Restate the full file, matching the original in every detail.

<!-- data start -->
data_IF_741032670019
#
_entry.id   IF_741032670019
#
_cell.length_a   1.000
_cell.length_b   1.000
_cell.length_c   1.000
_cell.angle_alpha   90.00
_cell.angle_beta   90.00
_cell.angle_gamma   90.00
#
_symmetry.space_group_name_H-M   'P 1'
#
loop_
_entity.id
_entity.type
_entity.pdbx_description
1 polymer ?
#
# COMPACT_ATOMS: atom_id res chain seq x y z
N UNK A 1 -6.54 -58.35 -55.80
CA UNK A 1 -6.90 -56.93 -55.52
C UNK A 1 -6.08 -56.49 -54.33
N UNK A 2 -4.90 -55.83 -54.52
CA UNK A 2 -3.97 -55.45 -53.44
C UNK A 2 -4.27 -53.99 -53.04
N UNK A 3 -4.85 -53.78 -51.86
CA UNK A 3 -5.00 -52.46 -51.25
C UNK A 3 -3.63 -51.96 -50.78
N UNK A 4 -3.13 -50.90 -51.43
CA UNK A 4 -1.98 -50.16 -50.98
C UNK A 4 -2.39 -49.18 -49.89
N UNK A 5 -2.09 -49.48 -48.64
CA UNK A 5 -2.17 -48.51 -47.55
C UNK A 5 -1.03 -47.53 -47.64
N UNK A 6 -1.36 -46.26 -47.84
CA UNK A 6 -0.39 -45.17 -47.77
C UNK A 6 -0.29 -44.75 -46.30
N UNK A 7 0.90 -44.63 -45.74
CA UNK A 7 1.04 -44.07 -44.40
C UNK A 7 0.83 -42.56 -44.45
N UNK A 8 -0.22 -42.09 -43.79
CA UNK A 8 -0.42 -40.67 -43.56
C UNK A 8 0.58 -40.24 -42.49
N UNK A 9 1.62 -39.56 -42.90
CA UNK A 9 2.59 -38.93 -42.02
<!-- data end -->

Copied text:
data_IF_741032670019
#
_entry.id   IF_741032670019
#
_cell.length_a   1.000
_cell.length_b   1.000
_cell.length_c   1.000
_cell.angle_alpha   90.00
_cell.angle_beta   90.00
_cell.angle_gamma   90.00
#
_symmetry.space_group_name_H-M   'P 1'
#
loop_
_entity.id
_entity.type
_entity.pdbx_description
1 polymer ?
#
# COMPACT_ATOMS: atom_id res chain seq x y z
N UNK A 1 -6.54 -58.35 -55.80
CA UNK A 1 -6.90 -56.93 -55.52
C UNK A 1 -6.08 -56.49 -54.33
N UNK A 2 -4.90 -55.83 -54.52
CA UNK A 2 -3.97 -55.45 -53.44
C UNK A 2 -4.27 -53.99 -53.04
N UNK A 3 -4.85 -53.78 -51.86
CA UNK A 3 -5.00 -52.46 -51.25
C UNK A 3 -3.63 -51.96 -50.78
N UNK A 4 -3.13 -50.90 -51.43
CA UNK A 4 -1.98 -50.16 -50.98
C UNK A 4 -2.39 -49.18 -49.89
N UNK A 5 -2.09 -49.48 -48.64
CA UNK A 5 -2.17 -48.51 -47.55
C UNK A 5 -1.03 -47.53 -47.64
N UNK A 6 -1.36 -46.26 -47.84
CA UNK A 6 -0.39 -45.17 -47.77
C UNK A 6 -0.29 -44.75 -46.30
N UNK A 7 0.90 -44.63 -45.74
CA UNK A 7 1.04 -44.07 -44.40
C UNK A 7 0.83 -42.56 -44.45
N UNK A 8 -0.22 -42.09 -43.79
CA UNK A 8 -0.42 -40.67 -43.56
C UNK A 8 0.58 -40.24 -42.49
N UNK A 9 1.62 -39.56 -42.90
CA UNK A 9 2.59 -38.93 -42.02